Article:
Mystery Bird: Royal Tern, Sterna maxima

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[Mystery bird] Royal Tern, Sterna maxima, photographed at Quintana and Bryan Beaches, Texas. [I will identify this bird for you tomorrow]

Image: Joseph Kennedy, 3 September 2008 [larger view].

Nikon D200, Kowa 883 telescope TSN-PZ camera eyepiece 1/2000s f/8.0 at 1000.0mm iso400.

Rick Wright, Managing Director of WINGS Birding Tours Worldwide, writes:

Bring that recent ruffian of a Caspian Tern back up on your screen, and turn everything we said about that bird into its opposite. Here's a slender, graceful-footed, pale-headed bird, far less threatening in every way than its larger, meaner cousin. The stout, pale-tipped bill, the short haircut, and the pale upperparts make this one another Royal Tern. Elegant Tern would have a longer, finer bill, with a much less prominent gonydeal angle and a longer crest.

This individual is a juvenile molting into first-winter plumage, still showing dark-centered tertials and a dark carpal bar.

Review all mystery birds to date.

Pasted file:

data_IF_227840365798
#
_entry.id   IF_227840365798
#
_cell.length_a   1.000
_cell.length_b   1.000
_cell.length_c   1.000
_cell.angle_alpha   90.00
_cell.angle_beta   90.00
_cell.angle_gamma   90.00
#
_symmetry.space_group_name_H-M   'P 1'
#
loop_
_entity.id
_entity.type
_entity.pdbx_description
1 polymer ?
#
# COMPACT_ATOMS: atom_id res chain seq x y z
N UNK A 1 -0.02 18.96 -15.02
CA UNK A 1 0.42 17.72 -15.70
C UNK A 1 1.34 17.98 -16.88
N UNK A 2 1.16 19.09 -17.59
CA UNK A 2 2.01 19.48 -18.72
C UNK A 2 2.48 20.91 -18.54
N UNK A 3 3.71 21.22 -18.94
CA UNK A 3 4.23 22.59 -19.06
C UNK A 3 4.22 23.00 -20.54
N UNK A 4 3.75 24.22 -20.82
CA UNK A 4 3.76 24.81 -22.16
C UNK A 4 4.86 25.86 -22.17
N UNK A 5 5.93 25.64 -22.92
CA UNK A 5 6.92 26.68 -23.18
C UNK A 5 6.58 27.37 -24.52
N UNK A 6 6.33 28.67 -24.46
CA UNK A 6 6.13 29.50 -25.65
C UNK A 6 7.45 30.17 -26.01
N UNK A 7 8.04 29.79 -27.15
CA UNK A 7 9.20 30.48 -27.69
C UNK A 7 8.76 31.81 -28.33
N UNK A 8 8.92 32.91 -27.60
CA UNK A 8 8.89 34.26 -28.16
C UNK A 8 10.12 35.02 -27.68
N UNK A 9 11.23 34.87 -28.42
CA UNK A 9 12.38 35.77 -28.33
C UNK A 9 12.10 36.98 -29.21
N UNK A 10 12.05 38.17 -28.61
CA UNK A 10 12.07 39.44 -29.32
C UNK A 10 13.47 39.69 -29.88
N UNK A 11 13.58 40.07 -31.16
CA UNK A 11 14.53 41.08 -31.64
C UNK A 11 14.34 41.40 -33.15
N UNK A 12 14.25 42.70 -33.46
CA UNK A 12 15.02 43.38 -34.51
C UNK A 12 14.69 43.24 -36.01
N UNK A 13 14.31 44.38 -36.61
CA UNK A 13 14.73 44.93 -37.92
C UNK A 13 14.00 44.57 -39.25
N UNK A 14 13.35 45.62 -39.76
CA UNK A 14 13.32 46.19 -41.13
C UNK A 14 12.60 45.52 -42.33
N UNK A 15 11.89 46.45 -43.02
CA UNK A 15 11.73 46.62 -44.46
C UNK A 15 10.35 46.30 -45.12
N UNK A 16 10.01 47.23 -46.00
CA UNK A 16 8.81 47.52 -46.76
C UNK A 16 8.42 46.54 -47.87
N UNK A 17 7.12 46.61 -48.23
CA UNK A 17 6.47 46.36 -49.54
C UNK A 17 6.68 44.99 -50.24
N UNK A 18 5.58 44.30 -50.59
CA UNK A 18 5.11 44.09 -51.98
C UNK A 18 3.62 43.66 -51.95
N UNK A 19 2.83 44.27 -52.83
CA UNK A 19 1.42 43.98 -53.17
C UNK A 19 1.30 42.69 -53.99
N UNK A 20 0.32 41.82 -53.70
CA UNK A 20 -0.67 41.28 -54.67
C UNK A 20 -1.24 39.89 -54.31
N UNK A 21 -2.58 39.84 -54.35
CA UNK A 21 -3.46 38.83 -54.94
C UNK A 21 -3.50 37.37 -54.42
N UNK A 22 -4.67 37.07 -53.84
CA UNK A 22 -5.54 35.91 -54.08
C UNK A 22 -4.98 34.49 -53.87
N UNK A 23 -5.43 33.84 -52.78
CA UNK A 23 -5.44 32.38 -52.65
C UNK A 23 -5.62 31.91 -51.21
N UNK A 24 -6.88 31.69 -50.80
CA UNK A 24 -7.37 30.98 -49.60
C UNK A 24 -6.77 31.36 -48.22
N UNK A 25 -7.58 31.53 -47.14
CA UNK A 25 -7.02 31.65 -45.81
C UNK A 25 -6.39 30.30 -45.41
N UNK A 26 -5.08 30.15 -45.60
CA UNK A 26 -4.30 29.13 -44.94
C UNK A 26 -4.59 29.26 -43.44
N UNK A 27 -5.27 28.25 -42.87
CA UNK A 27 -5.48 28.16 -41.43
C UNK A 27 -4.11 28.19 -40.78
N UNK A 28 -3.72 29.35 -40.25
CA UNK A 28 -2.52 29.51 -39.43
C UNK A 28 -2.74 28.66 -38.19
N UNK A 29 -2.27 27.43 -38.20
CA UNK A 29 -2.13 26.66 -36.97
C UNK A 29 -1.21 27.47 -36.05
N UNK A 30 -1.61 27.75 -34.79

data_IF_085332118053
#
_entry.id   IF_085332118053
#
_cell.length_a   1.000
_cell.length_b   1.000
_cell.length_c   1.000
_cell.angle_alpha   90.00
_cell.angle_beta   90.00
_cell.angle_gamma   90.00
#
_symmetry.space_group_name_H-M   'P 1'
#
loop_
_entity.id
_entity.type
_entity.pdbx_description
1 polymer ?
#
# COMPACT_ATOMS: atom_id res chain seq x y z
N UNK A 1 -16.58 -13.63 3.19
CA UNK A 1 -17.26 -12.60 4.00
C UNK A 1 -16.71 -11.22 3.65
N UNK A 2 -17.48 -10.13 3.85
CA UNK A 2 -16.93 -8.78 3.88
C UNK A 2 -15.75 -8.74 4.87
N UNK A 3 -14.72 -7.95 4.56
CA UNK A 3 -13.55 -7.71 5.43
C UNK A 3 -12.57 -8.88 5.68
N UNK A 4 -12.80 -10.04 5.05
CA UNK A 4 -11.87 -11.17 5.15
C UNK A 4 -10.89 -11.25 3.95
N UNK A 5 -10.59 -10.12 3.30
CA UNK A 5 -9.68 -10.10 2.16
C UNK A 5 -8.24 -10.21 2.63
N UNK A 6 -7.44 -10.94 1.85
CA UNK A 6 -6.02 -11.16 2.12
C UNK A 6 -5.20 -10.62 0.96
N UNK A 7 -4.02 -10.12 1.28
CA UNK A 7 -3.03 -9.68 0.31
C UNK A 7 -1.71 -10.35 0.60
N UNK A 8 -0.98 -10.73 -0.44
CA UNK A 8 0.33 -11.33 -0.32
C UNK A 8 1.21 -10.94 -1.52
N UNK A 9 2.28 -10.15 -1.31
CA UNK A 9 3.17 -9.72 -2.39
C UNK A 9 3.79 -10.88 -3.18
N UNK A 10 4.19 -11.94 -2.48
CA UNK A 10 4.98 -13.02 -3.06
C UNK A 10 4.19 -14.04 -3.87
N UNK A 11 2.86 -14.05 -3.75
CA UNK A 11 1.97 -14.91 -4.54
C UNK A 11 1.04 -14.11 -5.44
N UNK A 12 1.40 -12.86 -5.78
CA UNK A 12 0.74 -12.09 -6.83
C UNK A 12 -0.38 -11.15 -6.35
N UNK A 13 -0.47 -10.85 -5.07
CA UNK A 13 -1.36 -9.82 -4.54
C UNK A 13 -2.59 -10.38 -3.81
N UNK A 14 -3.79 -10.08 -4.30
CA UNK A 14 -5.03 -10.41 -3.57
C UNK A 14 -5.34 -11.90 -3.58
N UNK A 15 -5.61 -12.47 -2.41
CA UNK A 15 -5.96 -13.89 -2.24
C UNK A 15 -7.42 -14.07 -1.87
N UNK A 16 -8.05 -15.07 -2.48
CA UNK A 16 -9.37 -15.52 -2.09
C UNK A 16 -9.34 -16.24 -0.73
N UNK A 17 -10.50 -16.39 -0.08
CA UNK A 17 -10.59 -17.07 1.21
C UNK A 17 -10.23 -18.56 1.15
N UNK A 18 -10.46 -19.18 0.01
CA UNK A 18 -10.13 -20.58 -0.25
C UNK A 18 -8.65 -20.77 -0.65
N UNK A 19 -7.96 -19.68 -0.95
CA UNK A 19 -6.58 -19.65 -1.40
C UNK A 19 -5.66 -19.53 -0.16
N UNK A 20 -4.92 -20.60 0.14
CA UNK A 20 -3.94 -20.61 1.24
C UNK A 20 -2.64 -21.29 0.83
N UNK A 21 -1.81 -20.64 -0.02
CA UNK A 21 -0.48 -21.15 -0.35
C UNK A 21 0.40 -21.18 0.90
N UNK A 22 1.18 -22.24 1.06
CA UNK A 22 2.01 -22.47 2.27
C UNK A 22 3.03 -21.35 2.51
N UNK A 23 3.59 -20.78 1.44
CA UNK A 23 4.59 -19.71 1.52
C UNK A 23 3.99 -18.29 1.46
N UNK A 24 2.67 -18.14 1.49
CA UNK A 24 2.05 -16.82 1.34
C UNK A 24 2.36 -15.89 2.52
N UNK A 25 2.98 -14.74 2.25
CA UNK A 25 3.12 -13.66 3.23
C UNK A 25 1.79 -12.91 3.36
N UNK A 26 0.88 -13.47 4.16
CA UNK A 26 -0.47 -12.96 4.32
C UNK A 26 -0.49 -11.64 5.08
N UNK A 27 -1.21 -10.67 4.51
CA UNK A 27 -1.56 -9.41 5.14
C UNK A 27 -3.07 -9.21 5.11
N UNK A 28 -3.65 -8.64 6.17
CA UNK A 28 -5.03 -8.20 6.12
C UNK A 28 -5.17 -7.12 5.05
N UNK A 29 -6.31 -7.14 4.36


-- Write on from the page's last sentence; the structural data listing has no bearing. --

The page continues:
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YA Royal Tern, yes? But this one looks a little unhappy. Or maybe pessimistic. A tern for the worst, perhaps.

Royal tern.

Royal Tern, indeed

Another vote for Royal Tern

Elegant Tern

I'll say royal tern for this bird too.

Royal Tern (age?)
I guess you can't have enough field guides - this bird has both juvenile and non-breeding adult features as shown in Sibley. Juvenile: Yellowish bill, mottled coloring on the proximal wing feathers and black centers on the lower back feathers. Non-breeding: Black legs and a military style hair cut.
Well I just bought The Shorebird Guide so I think I would prefer a free primer on how bird coloring tends to change with age. As an example, does foot and bill color change quickly or slowly, in or out of sync with the feathers and is the molt sudden or prolonged. Anyone. Anyone.

Oh yes, add that the juvenile in Sybley has yellow legs.